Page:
The developers responsible for CyanogenMod have done more than just create an alternate flavor of Android. By creating CyanogenMod, they changed the way that many people, especially those in the industry, viewed software created by third parties. Before CyanogenMod, the assumption was if you wanted your device to function reliably or if you wanted to be able to use all its capabilities, you couldn’t use anything but pure, unadulterated Android. There was also worry that installing CyanogenMod made devices insecure. But the quality of CyanogenMod and the unquestionable power it can add to a device has completely changed perceptions of custom software.
Cyanogen goes commercial
Since its creation, CyanogenMod has continued to gain more followers and more developers year after year. It’s an open-source project, which means that virtually anyone can contribute to the operating system, which has been a major contributor to its growth.
But as CyanogenMod has gained popularity, there have been other companies — Google and Microsoft and others — who have tried to buy CyanogenMod, presumably in hope of assimilating the firmware’s loyal devotees. Instead of selling, the developers behind CyanogenMod created a commercial version of the firmware now known as Cyanogen OS. You may have heard of Cyanogen OS in the past – it’s the firmware that comes pre-installed on a number of devices from smaller OEMs. The most well-known of these devices is probably the OnePlus One that launched with a version called CyanogenMod 11S. However, the developers in charge needed to create a divide between CyanogenMod (the open source project) and CyanogenMod (the version that came pre-installed on some Android phones).
Enter: Cyanogen OS. Simply put, Cyanogen OS is the name of the firmware that would come pre-installed on various Android phones, and CyanogenMod is the name of the community-driven open source project.
Essentially, the commercial version was created so that Cyanogen OS could have more control over the firmware and the software pre-installed on it, without compromising what makes CyanogenMod so great in the first place, which is being able to eliminate bloat, streamlining the Android operating system, and letting a device run at its full potential.
Not a ‘what’, but a ‘who’
We’ve discussed CyanogenMod and Cyanogen OS, which leaves Cyanogen, Inc. And this is the easiest one of all to understand because it’s the company behind the operating system.
In those first days of CyanogenMod, discussing the developers responsible for creating the firmware was as simple as discussing specific people like JesusFreke and Cyanogen. Since then, there have been countless other developers to contribute to CyanogenMod, even though the firmware technically belongs to Steve Kondik and Cyanogen, Inc., the company he co-founded in 2012. You might say the purpose of Cyanogen, Inc. is to monetize or commercialize CyanogenMod, and from those efforts Cyanogen OS was born. By all indications, Cyanogen, Inc. will proceed with Cyanogen OS as a commercial third-party OS that’s separate from CyanogenMod. Make no mistake that both iterations of the Cyanogen vision will continue to be major players in the Android space.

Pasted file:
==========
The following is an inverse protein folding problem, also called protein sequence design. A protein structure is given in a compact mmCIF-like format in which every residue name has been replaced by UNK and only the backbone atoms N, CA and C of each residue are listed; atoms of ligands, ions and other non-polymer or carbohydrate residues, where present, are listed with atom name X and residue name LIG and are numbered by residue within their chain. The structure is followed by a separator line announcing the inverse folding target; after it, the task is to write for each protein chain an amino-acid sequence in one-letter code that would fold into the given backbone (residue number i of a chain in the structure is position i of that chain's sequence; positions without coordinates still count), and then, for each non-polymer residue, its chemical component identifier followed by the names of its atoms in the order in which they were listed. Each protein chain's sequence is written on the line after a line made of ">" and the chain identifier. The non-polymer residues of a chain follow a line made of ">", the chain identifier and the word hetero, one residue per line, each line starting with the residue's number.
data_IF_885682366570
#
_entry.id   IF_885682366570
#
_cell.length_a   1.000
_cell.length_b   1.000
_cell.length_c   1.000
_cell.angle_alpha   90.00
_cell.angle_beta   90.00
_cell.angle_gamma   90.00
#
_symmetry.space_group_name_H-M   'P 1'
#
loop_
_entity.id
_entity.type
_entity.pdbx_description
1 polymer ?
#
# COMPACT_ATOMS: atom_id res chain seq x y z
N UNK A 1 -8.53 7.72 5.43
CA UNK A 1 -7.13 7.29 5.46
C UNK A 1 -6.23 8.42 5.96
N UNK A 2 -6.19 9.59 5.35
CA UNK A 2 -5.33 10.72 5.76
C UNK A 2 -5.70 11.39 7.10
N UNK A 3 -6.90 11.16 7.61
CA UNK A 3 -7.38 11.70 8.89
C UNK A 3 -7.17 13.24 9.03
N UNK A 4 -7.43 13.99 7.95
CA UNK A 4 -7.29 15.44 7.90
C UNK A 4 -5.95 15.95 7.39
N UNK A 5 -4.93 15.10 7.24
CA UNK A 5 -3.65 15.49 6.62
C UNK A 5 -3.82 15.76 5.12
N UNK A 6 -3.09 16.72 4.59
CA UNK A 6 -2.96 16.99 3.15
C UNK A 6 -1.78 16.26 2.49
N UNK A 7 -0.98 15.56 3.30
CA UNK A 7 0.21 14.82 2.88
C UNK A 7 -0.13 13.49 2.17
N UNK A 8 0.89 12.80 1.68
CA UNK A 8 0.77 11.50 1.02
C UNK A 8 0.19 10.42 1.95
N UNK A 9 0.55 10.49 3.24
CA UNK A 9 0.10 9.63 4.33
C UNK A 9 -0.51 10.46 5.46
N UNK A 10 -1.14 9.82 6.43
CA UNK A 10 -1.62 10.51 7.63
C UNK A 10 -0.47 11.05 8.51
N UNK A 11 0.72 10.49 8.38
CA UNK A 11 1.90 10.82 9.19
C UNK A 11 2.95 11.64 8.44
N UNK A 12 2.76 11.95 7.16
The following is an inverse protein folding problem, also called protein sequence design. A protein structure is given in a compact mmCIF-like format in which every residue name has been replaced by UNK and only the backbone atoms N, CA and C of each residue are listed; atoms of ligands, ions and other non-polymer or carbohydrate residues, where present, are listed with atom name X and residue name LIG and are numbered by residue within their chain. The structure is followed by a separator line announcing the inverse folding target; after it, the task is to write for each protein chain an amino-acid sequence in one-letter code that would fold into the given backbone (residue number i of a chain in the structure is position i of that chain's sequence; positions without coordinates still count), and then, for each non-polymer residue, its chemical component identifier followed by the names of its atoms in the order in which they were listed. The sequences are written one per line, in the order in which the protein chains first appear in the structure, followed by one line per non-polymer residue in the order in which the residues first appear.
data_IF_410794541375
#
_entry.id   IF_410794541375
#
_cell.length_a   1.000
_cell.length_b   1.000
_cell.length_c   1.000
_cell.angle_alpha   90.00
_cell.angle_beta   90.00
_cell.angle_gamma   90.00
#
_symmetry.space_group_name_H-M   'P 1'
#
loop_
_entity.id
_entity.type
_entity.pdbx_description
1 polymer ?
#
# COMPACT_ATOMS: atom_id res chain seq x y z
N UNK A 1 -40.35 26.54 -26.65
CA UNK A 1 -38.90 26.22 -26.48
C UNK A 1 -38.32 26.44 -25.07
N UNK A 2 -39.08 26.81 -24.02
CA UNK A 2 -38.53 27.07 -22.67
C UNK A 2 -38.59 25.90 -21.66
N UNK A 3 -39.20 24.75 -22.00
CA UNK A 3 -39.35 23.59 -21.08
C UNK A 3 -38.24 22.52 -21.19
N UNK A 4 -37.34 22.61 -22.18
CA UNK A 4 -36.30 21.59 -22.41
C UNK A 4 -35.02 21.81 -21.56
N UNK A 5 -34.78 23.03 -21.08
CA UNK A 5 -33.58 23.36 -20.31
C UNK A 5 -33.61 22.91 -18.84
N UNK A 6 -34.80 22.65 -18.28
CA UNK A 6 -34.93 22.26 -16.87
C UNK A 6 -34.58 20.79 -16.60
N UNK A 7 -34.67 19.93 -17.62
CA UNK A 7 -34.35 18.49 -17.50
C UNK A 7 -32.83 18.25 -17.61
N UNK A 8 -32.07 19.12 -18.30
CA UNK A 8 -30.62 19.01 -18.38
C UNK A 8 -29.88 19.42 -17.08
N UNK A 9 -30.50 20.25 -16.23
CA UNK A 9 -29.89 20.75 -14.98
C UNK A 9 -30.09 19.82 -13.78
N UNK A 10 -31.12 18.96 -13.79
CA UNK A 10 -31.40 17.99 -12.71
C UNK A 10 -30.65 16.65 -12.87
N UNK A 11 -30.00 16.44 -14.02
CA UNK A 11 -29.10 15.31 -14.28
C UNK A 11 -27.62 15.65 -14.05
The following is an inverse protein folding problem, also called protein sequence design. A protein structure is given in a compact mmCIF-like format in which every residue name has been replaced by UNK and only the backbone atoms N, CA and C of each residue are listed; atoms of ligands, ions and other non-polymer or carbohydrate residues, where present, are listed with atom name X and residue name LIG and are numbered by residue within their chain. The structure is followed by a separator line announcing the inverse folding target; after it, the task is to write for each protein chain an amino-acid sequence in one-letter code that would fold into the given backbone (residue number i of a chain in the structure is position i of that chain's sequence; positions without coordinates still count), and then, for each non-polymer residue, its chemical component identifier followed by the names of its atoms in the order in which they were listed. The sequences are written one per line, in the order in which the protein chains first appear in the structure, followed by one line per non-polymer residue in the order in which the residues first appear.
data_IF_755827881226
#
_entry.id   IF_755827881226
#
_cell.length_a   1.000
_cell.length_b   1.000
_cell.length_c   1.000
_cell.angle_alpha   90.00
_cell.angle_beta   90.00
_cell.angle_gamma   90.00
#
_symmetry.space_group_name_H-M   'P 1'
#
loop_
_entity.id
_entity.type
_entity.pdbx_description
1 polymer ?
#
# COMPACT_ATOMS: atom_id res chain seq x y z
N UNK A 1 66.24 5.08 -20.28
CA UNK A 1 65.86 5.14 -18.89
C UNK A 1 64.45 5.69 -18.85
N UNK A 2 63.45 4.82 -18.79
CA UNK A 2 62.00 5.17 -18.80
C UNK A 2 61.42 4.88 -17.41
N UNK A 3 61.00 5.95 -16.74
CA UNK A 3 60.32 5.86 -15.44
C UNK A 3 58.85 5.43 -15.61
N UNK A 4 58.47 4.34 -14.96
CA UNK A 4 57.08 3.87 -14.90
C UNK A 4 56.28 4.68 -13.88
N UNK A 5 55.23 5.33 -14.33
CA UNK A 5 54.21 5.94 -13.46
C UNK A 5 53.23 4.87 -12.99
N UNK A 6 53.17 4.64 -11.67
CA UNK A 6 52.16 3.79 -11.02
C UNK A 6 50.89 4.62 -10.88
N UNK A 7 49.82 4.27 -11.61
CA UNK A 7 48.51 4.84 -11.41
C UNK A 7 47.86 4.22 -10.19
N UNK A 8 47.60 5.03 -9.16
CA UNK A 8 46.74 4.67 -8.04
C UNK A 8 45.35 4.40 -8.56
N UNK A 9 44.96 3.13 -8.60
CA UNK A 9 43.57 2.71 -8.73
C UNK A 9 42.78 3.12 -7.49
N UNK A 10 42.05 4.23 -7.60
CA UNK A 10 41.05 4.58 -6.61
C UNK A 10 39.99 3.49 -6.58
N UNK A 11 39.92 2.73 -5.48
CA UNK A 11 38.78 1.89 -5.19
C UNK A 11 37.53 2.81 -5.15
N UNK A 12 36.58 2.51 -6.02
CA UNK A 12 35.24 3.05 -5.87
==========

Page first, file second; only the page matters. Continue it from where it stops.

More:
Let’s review: CyanogenMod is the community-driven and much-beloved custom ROM based on Android. Cyanogen OS is a more commercial version of CyanogenMod and is typically available as the pre-installed operating system on devices made (at least so far) by smaller OEMs. The whole operation is overseen by Cyanogen, Inc., which is the company created and run by Steve Kondik, AKA Cyanogen.
And now for the most important question of all.
For most people, regular ‘ole Android is a perfectly capable operating system that can meet all their needs. While its versatility definitely makes Android impressive, that’s not what makes it so beloved. It’s the potential that Android has to adapt not just to your needs, but your wants. In many ways, CyanogenMod actualizes the potential of Android as well as the potential of your mobile device.
The people who oversee the evolution of CyanogenMod have worked at Samsung, at Sprint, at Qualcomm, or been key players in the development of Android itself. In other words, these are people who know tech, use tech, and know how they want their tech to perform. Additionally, CyanogenMod benefits from its vast and knowledgeable base of developers that have contributed directly and intimately to the firmware. The result is a level of customization surpassing that of stock Android, which is already a very customizable OS. You also get enhancements of virtually every aspect of the Android ecosystem, from refined audio to more precise voice search to powerful built-in productivity tools. But there’s much more to CyanogenMod than customization and performance: It’s every bit as secure as stock Android, if not even more secure.
So the next time you’re trying to explain your Android loyalty to an iNaysayer, you can cite CyanogenMod as one of many ways in which you can actualize the potential of an Android device.